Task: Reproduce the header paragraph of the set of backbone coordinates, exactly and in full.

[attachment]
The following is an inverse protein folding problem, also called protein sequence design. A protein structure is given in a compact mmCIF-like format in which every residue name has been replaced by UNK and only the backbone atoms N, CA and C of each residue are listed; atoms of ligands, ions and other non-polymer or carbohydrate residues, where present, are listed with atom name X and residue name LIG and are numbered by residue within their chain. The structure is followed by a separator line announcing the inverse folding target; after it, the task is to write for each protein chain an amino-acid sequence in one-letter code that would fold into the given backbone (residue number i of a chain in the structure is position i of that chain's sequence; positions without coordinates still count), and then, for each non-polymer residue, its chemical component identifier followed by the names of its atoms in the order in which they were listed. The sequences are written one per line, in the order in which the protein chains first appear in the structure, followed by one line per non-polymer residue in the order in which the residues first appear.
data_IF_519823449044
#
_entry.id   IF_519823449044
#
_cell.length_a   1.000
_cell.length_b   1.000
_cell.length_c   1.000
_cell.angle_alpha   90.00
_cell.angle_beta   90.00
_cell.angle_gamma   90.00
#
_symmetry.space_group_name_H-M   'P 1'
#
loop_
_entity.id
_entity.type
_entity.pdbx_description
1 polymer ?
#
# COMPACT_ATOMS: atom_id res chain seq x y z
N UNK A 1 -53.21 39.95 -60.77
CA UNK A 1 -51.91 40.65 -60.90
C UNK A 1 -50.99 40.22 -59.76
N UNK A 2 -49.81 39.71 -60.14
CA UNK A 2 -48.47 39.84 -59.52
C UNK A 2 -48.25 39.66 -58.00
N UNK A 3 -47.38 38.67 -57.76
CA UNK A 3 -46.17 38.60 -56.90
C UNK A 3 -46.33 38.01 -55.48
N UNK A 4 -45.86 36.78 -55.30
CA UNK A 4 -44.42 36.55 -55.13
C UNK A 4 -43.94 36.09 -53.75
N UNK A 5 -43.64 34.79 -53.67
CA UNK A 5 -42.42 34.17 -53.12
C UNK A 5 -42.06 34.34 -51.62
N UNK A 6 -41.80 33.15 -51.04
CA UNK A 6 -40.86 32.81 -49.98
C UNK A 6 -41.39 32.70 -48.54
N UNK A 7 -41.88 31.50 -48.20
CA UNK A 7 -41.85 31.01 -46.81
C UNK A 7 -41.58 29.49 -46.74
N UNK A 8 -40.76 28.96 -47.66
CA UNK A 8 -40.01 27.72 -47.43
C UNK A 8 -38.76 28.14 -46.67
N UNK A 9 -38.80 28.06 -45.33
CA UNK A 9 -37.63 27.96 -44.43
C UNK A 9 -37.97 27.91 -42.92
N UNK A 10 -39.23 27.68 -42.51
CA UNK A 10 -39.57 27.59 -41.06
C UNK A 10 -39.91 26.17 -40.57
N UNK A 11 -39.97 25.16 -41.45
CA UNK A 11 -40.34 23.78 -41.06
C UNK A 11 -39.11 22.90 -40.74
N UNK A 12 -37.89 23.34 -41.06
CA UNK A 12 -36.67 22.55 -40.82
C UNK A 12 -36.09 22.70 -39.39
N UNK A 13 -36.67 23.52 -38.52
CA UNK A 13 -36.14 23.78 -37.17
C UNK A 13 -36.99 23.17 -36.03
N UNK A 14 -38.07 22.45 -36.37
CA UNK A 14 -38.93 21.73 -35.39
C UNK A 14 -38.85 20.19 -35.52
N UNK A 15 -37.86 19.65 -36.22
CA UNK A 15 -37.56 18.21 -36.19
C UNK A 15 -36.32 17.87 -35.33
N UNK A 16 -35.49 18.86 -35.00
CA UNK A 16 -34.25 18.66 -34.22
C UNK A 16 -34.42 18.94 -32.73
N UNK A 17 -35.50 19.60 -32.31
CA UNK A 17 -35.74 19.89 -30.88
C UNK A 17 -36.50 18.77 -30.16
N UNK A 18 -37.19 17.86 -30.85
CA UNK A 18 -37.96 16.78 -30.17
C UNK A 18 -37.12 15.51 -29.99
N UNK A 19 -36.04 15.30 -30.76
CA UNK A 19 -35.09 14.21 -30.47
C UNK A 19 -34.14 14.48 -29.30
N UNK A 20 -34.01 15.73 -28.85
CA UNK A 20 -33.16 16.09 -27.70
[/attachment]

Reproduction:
The following is an inverse protein folding problem, also called protein sequence design. A protein structure is given in a compact mmCIF-like format in which every residue name has been replaced by UNK and only the backbone atoms N, CA and C of each residue are listed; atoms of ligands, ions and other non-polymer or carbohydrate residues, where present, are listed with atom name X and residue name LIG and are numbered by residue within their chain. The structure is followed by a separator line announcing the inverse folding target; after it, the task is to write for each protein chain an amino-acid sequence in one-letter code that would fold into the given backbone (residue number i of a chain in the structure is position i of that chain's sequence; positions without coordinates still count), and then, for each non-polymer residue, its chemical component identifier followed by the names of its atoms in the order in which they were listed. The sequences are written one per line, in the order in which the protein chains first appear in the structure, followed by one line per non-polymer residue in the order in which the residues first appear.